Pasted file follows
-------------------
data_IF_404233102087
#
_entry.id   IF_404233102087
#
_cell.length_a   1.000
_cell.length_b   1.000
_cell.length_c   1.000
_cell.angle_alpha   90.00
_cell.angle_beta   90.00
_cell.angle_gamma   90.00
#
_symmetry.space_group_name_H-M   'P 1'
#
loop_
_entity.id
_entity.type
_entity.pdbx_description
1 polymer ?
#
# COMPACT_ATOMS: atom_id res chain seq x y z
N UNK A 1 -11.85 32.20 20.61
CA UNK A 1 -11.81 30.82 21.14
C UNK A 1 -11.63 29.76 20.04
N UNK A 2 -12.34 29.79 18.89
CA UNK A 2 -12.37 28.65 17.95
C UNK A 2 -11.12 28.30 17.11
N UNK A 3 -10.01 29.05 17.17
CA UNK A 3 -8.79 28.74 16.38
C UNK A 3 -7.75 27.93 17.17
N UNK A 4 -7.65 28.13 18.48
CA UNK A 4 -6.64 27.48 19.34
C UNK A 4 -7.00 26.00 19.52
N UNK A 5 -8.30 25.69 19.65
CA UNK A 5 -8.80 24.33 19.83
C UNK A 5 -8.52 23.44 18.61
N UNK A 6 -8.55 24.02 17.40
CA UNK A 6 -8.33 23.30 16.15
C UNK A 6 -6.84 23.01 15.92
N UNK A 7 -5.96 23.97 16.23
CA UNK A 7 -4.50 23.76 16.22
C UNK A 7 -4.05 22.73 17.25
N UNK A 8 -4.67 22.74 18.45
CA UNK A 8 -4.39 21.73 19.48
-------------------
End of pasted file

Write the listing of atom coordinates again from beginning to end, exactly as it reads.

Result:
data_IF_404233102087
#
_entry.id   IF_404233102087
#
_cell.length_a   1.000
_cell.length_b   1.000
_cell.length_c   1.000
_cell.angle_alpha   90.00
_cell.angle_beta   90.00
_cell.angle_gamma   90.00
#
_symmetry.space_group_name_H-M   'P 1'
#
loop_
_entity.id
_entity.type
_entity.pdbx_description
1 polymer ?
#
# COMPACT_ATOMS: atom_id res chain seq x y z
N UNK A 1 -11.85 32.20 20.61
CA UNK A 1 -11.81 30.82 21.14
C UNK A 1 -11.63 29.76 20.04
N UNK A 2 -12.34 29.79 18.89
CA UNK A 2 -12.37 28.65 17.95
C UNK A 2 -11.12 28.30 17.11
N UNK A 3 -10.01 29.05 17.17
CA UNK A 3 -8.79 28.74 16.38
C UNK A 3 -7.75 27.93 17.17
N UNK A 4 -7.65 28.13 18.48
CA UNK A 4 -6.64 27.48 19.34
C UNK A 4 -7.00 26.00 19.52
N UNK A 5 -8.30 25.69 19.65
CA UNK A 5 -8.80 24.33 19.83
C UNK A 5 -8.52 23.44 18.61
N UNK A 6 -8.55 24.02 17.40
CA UNK A 6 -8.33 23.30 16.15
C UNK A 6 -6.84 23.01 15.92
N UNK A 7 -5.96 23.97 16.23
CA UNK A 7 -4.50 23.76 16.22
C UNK A 7 -4.05 22.73 17.25
N UNK A 8 -4.67 22.74 18.45
CA UNK A 8 -4.39 21.73 19.48